But João Havelange is still alive, and very much so. He may have fallen in disgrace and lost his positions as an IOC member and an honorary lifetime president of FIFA. But he is not forgotten by the Brazilian sports establishment who promises that he will be a guest of honour at the Rio Olympics this summer because of his important role in convincing the IOC.

On that decisive day, 2 October 2009, Havelange displayed his bold and brutal charm. After another very senior sports pioneer, the ex-president of the IOC Juan Antonio Samaranch, had told his IOC comrades that they should choose Madrid as Olympic host, so they could fulfil his last wish as he was nearing the end of his life, Havelange chose the complete opposite strategy: he invited the IOC to come to Rio in 2016 to celebrate his 100th birthday.

As Havelange’s corruption affairs have gradually become a matter of public record and the man himself pressured out of the IOC, the Olympic family may have hoped that natural forces would ensure that Havelange would never see this invitation come through.

But now, the IOC President and the rest of the IOC top leaders face an intriguing dilemma: If they accept the invitation, they accept celebrating one of the main inventors of systemic corruption in sport at a time when they are desperately trying to rid international sport of its shattered reputation. If they do not accept, they will offend their local hosts who have fought hard to rescue the 2016 Olympic from the economic and financial chaos that Brazil is currently living.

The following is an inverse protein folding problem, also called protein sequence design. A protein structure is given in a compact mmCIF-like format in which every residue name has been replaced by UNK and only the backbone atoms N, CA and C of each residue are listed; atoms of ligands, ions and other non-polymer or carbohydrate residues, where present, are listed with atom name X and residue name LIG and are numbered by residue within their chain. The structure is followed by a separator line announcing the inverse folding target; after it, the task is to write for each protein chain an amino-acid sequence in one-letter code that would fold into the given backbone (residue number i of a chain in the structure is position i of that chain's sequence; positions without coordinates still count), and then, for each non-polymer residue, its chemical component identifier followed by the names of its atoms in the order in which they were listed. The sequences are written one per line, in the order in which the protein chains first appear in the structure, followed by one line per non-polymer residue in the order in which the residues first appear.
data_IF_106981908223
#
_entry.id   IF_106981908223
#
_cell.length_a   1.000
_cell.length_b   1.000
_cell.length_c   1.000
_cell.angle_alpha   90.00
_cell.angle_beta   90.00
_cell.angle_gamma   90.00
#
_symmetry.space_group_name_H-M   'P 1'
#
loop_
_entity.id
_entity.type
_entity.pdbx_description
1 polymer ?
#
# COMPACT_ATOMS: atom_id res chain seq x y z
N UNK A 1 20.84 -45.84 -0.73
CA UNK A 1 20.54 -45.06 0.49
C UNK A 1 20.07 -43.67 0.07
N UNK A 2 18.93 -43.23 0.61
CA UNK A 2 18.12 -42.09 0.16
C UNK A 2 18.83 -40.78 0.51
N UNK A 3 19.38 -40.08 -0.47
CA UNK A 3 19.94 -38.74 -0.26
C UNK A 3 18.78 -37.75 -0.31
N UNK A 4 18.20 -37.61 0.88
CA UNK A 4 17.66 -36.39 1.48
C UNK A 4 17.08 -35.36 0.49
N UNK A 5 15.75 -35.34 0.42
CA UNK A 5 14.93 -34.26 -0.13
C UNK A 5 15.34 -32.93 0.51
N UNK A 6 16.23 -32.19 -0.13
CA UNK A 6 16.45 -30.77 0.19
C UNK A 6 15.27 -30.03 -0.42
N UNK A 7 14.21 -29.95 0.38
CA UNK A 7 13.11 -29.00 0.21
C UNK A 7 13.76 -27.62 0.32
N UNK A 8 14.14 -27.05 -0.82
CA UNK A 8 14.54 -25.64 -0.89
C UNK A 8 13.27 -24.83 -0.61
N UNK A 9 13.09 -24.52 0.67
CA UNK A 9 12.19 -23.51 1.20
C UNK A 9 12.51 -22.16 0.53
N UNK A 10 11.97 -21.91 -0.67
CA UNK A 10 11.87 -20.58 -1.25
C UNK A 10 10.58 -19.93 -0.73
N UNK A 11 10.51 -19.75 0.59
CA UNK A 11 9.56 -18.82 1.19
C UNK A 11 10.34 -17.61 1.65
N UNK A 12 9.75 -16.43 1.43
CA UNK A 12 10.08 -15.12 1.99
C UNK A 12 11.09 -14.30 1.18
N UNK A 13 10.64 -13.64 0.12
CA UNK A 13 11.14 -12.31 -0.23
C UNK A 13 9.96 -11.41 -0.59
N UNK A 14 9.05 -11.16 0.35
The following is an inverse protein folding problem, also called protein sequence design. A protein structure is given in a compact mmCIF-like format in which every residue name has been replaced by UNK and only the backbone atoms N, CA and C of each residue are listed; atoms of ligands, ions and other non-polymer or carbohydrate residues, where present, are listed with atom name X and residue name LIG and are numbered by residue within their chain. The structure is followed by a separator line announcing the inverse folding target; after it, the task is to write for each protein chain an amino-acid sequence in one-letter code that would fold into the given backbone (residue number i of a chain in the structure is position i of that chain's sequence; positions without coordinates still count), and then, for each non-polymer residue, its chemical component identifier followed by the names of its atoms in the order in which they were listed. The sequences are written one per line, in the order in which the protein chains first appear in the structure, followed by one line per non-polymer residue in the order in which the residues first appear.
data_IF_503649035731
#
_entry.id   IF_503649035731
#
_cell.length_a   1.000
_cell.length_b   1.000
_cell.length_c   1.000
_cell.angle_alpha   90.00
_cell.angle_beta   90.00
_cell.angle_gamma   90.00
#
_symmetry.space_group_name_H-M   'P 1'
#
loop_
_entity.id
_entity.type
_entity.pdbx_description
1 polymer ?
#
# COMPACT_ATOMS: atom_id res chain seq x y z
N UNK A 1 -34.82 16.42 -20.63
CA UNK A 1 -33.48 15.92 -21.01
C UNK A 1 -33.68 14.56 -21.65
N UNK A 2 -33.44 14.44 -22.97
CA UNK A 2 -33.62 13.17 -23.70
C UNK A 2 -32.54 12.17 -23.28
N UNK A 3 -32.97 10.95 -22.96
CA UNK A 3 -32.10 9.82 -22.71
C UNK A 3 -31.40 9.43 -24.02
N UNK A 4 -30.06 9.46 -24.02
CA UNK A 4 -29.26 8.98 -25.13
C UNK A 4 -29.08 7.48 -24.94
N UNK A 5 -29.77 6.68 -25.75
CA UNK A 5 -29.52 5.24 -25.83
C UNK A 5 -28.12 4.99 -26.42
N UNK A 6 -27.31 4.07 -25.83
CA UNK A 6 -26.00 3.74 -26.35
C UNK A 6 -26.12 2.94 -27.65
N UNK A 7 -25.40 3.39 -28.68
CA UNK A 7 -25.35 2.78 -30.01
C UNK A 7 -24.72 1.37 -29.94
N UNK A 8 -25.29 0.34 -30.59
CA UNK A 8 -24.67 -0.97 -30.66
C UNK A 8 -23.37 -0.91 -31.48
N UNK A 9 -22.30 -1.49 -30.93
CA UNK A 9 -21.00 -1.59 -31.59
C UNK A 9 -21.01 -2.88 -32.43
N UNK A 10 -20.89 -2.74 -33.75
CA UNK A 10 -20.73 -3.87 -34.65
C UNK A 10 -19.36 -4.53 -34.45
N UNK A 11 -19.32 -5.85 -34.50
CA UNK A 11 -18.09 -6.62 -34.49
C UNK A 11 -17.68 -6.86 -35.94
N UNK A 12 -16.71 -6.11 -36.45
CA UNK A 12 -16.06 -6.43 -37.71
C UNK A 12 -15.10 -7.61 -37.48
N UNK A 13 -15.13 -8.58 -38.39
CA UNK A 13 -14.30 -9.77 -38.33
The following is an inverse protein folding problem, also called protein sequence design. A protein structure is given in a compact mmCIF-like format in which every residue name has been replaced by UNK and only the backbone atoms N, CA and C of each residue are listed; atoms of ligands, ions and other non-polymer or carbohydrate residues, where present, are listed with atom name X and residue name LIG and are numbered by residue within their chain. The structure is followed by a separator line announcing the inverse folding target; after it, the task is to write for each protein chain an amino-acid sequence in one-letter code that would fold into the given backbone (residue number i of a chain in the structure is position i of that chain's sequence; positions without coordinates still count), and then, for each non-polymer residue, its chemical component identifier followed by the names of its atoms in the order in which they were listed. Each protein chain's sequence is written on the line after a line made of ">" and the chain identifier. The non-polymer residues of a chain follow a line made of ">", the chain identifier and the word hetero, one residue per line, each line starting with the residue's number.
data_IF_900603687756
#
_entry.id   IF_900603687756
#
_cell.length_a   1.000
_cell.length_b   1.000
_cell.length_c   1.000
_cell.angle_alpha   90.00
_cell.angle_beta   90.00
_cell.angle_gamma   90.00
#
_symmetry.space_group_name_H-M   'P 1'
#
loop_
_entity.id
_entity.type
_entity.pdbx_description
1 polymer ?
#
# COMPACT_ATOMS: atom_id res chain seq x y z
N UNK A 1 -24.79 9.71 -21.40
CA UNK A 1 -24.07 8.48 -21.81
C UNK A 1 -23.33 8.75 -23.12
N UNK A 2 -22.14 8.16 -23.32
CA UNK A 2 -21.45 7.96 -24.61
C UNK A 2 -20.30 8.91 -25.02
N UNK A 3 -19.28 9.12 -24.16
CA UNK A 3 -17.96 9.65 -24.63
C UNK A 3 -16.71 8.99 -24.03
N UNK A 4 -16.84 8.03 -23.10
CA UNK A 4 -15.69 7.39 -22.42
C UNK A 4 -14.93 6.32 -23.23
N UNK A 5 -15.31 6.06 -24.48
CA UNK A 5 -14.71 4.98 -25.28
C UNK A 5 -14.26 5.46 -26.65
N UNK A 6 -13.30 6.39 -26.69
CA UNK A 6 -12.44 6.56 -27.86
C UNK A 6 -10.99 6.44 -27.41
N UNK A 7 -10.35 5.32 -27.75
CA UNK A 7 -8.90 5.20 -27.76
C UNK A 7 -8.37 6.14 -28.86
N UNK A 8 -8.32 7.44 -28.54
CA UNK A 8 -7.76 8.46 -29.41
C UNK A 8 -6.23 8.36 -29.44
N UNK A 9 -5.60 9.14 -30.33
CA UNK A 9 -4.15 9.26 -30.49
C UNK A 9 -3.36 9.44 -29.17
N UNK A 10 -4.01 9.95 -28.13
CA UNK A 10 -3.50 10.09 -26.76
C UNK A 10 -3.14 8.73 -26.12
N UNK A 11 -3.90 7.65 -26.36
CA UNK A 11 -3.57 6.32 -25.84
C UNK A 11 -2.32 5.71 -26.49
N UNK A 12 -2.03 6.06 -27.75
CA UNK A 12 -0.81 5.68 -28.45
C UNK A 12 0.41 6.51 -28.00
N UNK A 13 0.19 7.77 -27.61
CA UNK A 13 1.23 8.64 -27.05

Arm-in-arm with the military regime
And the events in recent years have not broken his self-confidence; I have personally seen a letter from last year in which he still uses the envelope and letterhead paper bearing the title of FIFA Honorary President.

If there is one thing Play the Game can thank João Havelange for without being hypocrites, it is that he has been a longtime source of inspiration to pay resistance to the sports structures that he built.

We believe that we will not offend the man by highlighting one of the key personal features that has marked the destiny of his person and to a large extent also of world football: His unwavering appetite for power, and his unusual talent for acquiring it.

It is, therefore, appropriate to celebrate Havelange’s 100 years by publishing the above mentioned article.

The research is made by a young Brazilian PhD student and sports historian, Aníbal Chaim, and we find it extremely interesting. The article is much longer than those we usually bring, but it is thought-provoking reading. And you can draw a direct line from the early 1970’ies to the FIFA we know today.

Parabéns, Senhor Havelange!

More information

 
 

Read Aníbal Chaim's paper on João Havelange's path to power:

You can also watch a video with Aníbal Chaim presenting his research into relations between Havelange and the military regime during a session on the Rio Olympics at last year’s Play the Game conference: